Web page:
Tendonitis pain to the peroneal tendon is most often caused by overuse or a quick increase in activity level, leaving the side of the ankle, foot, and lower leg feeling sore. However, peroneal tendonitis exercises that strengthen the foot and ankle can relieve pain and promote better muscle endurance. Keep scrolling to learn more the best exercises to relieve peroneal tendonitis.
Working the muscles in the foot and ankle will help with recovering from peroneal tendinopathy. Generally, focusing on the muscle groups surrounding the sore peroneal muscles will help restore the most balance while preventing further irritation.
Grab a resistance band to get started. First, loop the band around the ball of your foot with a moderate level of resistance. Then, push the foot down against the band as you point your toes toward the floor. Next, bring the band around the bottom of the opposite foot to change the angle of resistance. This time, push the outside of the foot away from the body into eversion. Lastly, cross your looped foot on top of the other leg and hold your hand as far away from the body and foot as possible. Then, push the inside of the foot inward, down and across the body.
Repeat 15 times with each position and repeat 2-3 times on each leg. Make sure to keep the motion slow and controlled, especially with the return. Progress your band strength as tolerated.
Depending on your pain level and balance, you can do this exercise on the floor or on a foam balance pad. Simply stand with your feet hip-width apart and toes pointing straight forward. Then, lift your heels up off the ground as you shift all of your weight into the balls of your feet to work the calf muscles. Go as high as you can while keeping good ankle stability, before slowly returning to the start position and repeating. Doing this move on the foam pad boosts full ankle stability- make sure to be near a chair or counter for balance support.
Repeat 10-15 times for 2-3 sets total.
This exercise is great for restoring balance to the foot and ankle. Stand facing a chair or bench and place your affected foot flat on top of it. Then, shift your weight forward as you bend the knee to bring it in line with the toes. If flexibility allows, align your knee with the front of your big toe. Then, keep the ball of your foot on the floor as you lift all the toes up toward the ceiling and hold for 2-3 seconds. Make sure you’re lifting all toes together and not just the big toe.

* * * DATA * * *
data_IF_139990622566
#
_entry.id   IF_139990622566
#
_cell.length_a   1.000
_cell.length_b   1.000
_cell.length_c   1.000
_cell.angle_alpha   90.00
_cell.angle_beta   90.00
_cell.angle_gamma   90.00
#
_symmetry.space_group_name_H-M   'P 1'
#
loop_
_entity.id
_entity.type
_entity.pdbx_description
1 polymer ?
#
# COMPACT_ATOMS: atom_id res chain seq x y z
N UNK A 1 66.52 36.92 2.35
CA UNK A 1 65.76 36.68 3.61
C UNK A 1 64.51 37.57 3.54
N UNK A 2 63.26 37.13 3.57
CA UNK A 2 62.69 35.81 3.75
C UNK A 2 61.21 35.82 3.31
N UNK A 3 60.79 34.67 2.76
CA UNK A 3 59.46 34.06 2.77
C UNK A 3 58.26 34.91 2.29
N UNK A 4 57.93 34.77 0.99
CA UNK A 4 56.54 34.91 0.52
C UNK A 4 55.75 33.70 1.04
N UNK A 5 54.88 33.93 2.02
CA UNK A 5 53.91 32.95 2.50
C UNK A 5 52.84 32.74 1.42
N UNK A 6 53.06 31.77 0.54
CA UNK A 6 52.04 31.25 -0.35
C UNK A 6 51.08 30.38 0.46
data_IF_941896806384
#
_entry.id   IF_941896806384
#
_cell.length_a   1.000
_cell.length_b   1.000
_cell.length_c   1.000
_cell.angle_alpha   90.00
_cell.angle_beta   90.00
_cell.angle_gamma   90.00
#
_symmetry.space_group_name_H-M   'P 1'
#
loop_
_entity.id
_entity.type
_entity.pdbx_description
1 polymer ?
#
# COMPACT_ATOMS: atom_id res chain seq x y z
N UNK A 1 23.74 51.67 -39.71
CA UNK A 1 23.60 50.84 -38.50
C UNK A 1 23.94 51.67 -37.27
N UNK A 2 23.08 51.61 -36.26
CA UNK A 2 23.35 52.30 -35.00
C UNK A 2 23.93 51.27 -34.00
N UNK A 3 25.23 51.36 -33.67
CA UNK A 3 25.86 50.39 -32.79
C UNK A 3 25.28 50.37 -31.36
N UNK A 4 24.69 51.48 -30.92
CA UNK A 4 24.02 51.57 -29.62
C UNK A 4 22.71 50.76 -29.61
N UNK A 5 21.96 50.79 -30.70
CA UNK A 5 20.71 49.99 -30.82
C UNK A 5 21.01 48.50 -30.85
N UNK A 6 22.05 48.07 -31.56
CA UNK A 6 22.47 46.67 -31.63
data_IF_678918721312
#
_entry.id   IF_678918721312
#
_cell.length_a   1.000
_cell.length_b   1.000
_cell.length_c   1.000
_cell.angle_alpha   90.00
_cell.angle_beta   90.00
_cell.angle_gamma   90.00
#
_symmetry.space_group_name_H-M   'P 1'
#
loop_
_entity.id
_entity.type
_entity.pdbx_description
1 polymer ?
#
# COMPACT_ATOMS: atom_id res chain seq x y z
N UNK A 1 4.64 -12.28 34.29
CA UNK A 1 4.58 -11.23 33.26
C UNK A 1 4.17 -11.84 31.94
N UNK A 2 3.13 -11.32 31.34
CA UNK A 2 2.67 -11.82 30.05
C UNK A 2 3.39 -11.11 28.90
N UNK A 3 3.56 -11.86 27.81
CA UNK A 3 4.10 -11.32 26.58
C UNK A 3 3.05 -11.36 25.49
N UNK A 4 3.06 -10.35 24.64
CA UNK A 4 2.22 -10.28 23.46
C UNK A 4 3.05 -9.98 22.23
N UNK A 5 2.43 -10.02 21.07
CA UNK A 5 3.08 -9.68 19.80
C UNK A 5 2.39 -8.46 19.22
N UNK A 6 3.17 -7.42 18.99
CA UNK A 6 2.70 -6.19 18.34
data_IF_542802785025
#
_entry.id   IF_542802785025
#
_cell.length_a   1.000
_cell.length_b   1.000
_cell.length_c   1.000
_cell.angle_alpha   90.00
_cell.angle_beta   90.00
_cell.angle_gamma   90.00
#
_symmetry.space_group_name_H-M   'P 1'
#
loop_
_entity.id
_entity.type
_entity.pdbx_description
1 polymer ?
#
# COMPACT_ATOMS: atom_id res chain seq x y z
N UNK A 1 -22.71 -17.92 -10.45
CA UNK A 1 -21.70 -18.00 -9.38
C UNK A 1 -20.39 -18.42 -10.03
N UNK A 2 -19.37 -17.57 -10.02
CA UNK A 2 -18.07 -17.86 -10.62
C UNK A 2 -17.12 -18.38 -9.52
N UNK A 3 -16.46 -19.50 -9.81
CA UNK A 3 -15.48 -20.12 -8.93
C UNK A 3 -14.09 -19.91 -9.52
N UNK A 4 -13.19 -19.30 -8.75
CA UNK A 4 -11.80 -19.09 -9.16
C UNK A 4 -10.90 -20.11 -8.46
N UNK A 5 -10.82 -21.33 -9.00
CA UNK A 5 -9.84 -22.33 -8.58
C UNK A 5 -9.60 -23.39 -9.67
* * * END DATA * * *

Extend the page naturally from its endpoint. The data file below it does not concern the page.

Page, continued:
Repeat 10-15 times for 2-3 sets.
This will help build strength within the foot muscles themselves to better support the ankle. Sit in a chair with a hand towel spread out underneath your feet. Place your feet flat on the floor at hip-width on top of the towel. Then, curl the toes under as you attempt to scrunch up the towel and bring it closer to you. Continue scrunching until you are out of the towel to move and repeat.
Scrunch the toes up to 30 times for 2 sets per day.
Challenging your balance is a great way to boost full ankle and foot stability. You can simply stand on one foot or start adding more specific functional moves. For a further challenge add a foam pad, balance disc, or wobble board.
Simply marching in place on a softer surface like a foam pad or grass can help build strength in the lower leg and prepare you for higher-level activities like jumping and running. Step up onto the foam pad and make sure you are well balanced before marching in place on top of the pad. To further strengthen the upper legs, you can increase the height of your march.
Repeat for 1 minute 2-3 times.
What surface you will stand on for this one depends on your comfort level and balance. In the video, she is using a balance disc, which is a very high-level challenge for the ankle when the foot is placed in the center of the disc. Choose your balance level and then shift your weight onto one leg. Then, bring the free leg out to the side as far as is comfortable while keeping the toes and kneecap pointing straight forward. Avoid leaning to the side with your trunk and keep the abs tight to help with stability.
Repeat 10-15 times for 2-3 sets on each leg.
Stand in front of a step or foam pad for this one. Then, step up onto the elevated surface with one leg and bring both feet to rest flat on the step or foam pad. Return to the starting position by leading with the same leg that you stepped up with. Alternate which leg is leading each time you take a step. This is a great way to build full leg strength while addressing ankle stability- particularly when using a foam pad. You can progress to stepping sideways or placing the foam pad securely on a higher step when comfortable.
Repeat 10-15 times on each leg for 2-3 sets.
The peroneal muscles run along the side of the shin in line with the fibula bone, wrap around the outside of the ankle (lateral malleolus) and attach to the bottom of the foot on the outside edge of the 5th metatarsal. This leaves a lot of different areas susceptible to pain and dysfunction. A well-rounded consistent exercise program can keep the lower body strong and healthy.
When completing an exercise program for the foot and ankle, there are a few things to watch out for that will help you maximize your results. What works specifically for you and your exercise program will be unique, so always adjust as needed.
Since a peroneal tendon injury is most often due to overuse, a balanced exercise program is best for getting the relief and healing you want. Addressing full ankle, foot, and lower leg stability will help optimize the recovery process as long as you use your symptoms as a guide. If your symptoms aren’t improving or are getting worse and affecting your quality of life, please get in touch with your orthopedic doctor, podiatrist, or physical therapist for further medical advice.
Sources:Peroneal Tendonitis Products
Next Pages:Taping Techniques for Peroneal Tendonitis
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